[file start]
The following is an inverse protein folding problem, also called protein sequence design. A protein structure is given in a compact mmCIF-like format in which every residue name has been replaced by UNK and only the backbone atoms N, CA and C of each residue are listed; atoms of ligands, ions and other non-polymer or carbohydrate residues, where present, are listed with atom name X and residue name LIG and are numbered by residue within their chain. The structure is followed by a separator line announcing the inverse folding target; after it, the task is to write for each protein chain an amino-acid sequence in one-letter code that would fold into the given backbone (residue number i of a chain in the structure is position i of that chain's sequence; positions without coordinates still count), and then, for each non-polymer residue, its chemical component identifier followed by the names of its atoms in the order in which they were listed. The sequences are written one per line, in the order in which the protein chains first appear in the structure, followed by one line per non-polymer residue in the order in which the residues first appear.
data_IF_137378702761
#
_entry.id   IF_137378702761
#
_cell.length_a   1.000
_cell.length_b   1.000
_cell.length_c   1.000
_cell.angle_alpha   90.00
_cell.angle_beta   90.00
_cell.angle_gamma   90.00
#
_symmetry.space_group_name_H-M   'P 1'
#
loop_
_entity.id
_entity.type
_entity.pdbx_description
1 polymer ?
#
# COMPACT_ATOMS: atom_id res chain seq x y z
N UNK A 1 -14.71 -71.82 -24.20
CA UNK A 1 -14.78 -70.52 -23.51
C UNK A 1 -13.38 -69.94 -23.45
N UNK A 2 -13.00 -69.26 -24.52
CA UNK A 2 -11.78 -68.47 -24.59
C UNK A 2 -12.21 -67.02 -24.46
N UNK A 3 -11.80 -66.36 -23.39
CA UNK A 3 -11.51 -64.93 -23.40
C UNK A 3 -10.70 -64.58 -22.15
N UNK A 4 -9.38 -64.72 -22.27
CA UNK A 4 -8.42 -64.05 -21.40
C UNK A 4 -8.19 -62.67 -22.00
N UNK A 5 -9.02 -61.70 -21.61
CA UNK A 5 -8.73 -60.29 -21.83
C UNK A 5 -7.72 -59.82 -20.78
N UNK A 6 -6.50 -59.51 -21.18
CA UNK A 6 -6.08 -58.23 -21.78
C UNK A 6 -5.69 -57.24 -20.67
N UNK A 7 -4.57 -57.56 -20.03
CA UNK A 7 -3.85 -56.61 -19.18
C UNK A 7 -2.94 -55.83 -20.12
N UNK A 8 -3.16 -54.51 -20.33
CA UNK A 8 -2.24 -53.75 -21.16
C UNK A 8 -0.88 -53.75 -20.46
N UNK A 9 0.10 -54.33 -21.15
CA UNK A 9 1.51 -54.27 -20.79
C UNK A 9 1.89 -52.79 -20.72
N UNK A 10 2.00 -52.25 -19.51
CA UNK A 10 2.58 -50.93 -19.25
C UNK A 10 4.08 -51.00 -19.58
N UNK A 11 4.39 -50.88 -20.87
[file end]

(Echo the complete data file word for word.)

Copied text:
The following is an inverse protein folding problem, also called protein sequence design. A protein structure is given in a compact mmCIF-like format in which every residue name has been replaced by UNK and only the backbone atoms N, CA and C of each residue are listed; atoms of ligands, ions and other non-polymer or carbohydrate residues, where present, are listed with atom name X and residue name LIG and are numbered by residue within their chain. The structure is followed by a separator line announcing the inverse folding target; after it, the task is to write for each protein chain an amino-acid sequence in one-letter code that would fold into the given backbone (residue number i of a chain in the structure is position i of that chain's sequence; positions without coordinates still count), and then, for each non-polymer residue, its chemical component identifier followed by the names of its atoms in the order in which they were listed. The sequences are written one per line, in the order in which the protein chains first appear in the structure, followed by one line per non-polymer residue in the order in which the residues first appear.
data_IF_137378702761
#
_entry.id   IF_137378702761
#
_cell.length_a   1.000
_cell.length_b   1.000
_cell.length_c   1.000
_cell.angle_alpha   90.00
_cell.angle_beta   90.00
_cell.angle_gamma   90.00
#
_symmetry.space_group_name_H-M   'P 1'
#
loop_
_entity.id
_entity.type
_entity.pdbx_description
1 polymer ?
#
# COMPACT_ATOMS: atom_id res chain seq x y z
N UNK A 1 -14.71 -71.82 -24.20
CA UNK A 1 -14.78 -70.52 -23.51
C UNK A 1 -13.38 -69.94 -23.45
N UNK A 2 -13.00 -69.26 -24.52
CA UNK A 2 -11.78 -68.47 -24.59
C UNK A 2 -12.21 -67.02 -24.46
N UNK A 3 -11.80 -66.36 -23.39
CA UNK A 3 -11.51 -64.93 -23.40
C UNK A 3 -10.70 -64.58 -22.15
N UNK A 4 -9.38 -64.72 -22.27
CA UNK A 4 -8.42 -64.05 -21.40
C UNK A 4 -8.19 -62.67 -22.00
N UNK A 5 -9.02 -61.70 -21.61
CA UNK A 5 -8.73 -60.29 -21.83
C UNK A 5 -7.72 -59.82 -20.78
N UNK A 6 -6.50 -59.51 -21.18
CA UNK A 6 -6.08 -58.23 -21.78
C UNK A 6 -5.69 -57.24 -20.67
N UNK A 7 -4.57 -57.56 -20.03
CA UNK A 7 -3.85 -56.61 -19.18
C UNK A 7 -2.94 -55.83 -20.12
N UNK A 8 -3.16 -54.51 -20.33
CA UNK A 8 -2.24 -53.75 -21.16
C UNK A 8 -0.88 -53.75 -20.46
N UNK A 9 0.10 -54.33 -21.15
CA UNK A 9 1.51 -54.27 -20.79
C UNK A 9 1.89 -52.79 -20.72
N UNK A 10 2.00 -52.25 -19.51
CA UNK A 10 2.58 -50.93 -19.25
C UNK A 10 4.08 -51.00 -19.58
N UNK A 11 4.39 -50.88 -20.87